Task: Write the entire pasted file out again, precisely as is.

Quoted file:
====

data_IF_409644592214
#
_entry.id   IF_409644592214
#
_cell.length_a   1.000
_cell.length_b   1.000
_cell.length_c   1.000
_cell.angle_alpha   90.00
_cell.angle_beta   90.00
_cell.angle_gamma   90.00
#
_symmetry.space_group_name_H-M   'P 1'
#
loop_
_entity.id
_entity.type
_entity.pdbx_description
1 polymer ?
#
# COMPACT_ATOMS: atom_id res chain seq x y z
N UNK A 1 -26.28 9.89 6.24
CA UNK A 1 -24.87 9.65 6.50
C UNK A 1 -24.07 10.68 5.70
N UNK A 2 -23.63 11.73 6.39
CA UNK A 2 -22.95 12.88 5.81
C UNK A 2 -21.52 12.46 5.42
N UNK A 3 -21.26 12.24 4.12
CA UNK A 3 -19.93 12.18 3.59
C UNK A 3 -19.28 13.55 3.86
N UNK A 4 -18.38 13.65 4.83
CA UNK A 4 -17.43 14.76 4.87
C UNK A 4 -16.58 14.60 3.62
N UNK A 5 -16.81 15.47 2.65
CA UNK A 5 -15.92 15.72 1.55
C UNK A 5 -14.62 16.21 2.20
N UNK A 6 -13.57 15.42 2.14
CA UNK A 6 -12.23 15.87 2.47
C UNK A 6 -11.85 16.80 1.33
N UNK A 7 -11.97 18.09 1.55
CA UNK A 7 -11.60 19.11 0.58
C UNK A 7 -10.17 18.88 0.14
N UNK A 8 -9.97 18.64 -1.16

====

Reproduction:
data_IF_409644592214
#
_entry.id   IF_409644592214
#
_cell.length_a   1.000
_cell.length_b   1.000
_cell.length_c   1.000
_cell.angle_alpha   90.00
_cell.angle_beta   90.00
_cell.angle_gamma   90.00
#
_symmetry.space_group_name_H-M   'P 1'
#
loop_
_entity.id
_entity.type
_entity.pdbx_description
1 polymer ?
#
# COMPACT_ATOMS: atom_id res chain seq x y z
N UNK A 1 -26.28 9.89 6.24
CA UNK A 1 -24.87 9.65 6.50
C UNK A 1 -24.07 10.68 5.70
N UNK A 2 -23.63 11.73 6.39
CA UNK A 2 -22.95 12.88 5.81
C UNK A 2 -21.52 12.46 5.42
N UNK A 3 -21.26 12.24 4.12
CA UNK A 3 -19.93 12.18 3.59
C UNK A 3 -19.28 13.55 3.86
N UNK A 4 -18.38 13.65 4.83
CA UNK A 4 -17.43 14.76 4.87
C UNK A 4 -16.58 14.60 3.62
N UNK A 5 -16.81 15.47 2.65
CA UNK A 5 -15.92 15.72 1.55
C UNK A 5 -14.62 16.21 2.20
N UNK A 6 -13.57 15.42 2.14
CA UNK A 6 -12.23 15.87 2.47
C UNK A 6 -11.85 16.80 1.33
N UNK A 7 -11.97 18.09 1.55
CA UNK A 7 -11.60 19.11 0.58
C UNK A 7 -10.17 18.88 0.14
N UNK A 8 -9.97 18.64 -1.16